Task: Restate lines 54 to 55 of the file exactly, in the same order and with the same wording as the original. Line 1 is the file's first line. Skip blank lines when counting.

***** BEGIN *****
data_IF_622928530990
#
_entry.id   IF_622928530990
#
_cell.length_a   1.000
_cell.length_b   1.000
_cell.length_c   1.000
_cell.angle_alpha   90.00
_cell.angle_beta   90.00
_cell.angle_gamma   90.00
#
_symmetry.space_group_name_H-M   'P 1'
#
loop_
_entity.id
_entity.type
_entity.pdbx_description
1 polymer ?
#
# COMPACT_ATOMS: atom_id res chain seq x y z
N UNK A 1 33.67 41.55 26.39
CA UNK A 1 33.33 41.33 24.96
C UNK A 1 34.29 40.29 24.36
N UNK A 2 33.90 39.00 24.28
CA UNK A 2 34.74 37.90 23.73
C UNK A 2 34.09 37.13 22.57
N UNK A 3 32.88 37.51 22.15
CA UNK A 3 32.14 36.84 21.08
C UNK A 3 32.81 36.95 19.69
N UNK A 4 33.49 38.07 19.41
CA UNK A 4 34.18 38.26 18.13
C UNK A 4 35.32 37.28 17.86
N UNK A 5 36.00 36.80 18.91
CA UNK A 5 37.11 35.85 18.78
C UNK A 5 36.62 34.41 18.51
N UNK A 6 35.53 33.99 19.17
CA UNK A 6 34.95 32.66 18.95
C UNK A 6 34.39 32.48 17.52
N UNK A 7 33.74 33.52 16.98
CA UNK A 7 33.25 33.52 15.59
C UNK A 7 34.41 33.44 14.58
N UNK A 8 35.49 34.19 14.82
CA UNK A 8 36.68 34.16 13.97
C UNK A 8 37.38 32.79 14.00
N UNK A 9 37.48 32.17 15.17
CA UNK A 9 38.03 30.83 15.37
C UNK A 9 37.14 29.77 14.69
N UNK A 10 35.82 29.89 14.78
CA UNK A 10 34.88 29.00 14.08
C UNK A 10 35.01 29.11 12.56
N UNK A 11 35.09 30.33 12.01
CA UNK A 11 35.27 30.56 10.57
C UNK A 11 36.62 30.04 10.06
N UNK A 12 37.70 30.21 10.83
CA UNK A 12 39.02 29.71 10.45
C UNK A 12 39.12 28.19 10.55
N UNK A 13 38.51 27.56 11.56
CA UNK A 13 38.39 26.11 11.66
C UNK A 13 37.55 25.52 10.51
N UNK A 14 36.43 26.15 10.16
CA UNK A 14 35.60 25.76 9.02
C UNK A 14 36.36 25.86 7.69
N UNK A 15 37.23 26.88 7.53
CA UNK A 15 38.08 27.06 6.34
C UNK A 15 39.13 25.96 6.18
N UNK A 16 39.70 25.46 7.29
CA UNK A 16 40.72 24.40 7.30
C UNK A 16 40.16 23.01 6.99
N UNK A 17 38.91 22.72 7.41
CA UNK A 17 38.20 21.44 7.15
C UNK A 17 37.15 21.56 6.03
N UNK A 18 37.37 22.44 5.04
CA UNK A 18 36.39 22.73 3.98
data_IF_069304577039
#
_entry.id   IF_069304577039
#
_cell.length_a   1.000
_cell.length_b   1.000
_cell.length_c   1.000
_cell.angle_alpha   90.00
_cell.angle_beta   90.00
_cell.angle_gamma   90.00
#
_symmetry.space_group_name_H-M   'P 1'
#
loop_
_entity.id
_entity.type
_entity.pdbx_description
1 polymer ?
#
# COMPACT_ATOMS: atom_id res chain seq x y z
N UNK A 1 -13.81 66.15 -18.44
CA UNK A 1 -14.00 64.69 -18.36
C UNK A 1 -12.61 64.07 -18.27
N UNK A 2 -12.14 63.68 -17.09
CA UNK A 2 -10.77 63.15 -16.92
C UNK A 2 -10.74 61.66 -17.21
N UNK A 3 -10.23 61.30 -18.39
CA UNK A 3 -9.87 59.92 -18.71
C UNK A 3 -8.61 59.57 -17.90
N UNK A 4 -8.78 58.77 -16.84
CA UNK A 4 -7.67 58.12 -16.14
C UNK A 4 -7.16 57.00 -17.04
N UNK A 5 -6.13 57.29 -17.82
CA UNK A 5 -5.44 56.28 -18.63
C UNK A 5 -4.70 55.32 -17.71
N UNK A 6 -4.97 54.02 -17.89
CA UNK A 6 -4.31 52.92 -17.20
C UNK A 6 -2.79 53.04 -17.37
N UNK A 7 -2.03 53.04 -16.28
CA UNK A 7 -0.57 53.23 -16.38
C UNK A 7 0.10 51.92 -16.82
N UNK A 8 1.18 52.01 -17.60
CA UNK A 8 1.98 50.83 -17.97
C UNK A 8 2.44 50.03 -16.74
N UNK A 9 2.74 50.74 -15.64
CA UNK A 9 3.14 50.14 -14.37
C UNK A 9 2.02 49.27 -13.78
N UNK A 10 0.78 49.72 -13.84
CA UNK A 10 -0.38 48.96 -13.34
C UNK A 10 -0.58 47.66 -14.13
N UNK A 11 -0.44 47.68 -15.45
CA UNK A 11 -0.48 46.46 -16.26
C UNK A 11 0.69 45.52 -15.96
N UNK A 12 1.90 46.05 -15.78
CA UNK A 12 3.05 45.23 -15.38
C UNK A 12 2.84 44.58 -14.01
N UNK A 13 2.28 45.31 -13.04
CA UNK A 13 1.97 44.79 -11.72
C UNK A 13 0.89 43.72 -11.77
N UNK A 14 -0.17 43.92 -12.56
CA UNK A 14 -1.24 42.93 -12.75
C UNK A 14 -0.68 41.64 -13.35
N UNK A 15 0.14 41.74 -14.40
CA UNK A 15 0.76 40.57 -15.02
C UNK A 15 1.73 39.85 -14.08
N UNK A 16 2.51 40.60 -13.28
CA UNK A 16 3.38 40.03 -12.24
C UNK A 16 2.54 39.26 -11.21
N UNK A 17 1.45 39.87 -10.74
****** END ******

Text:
N UNK A 12 37.70 30.21 10.83
CA UNK A 12 39.02 29.71 10.45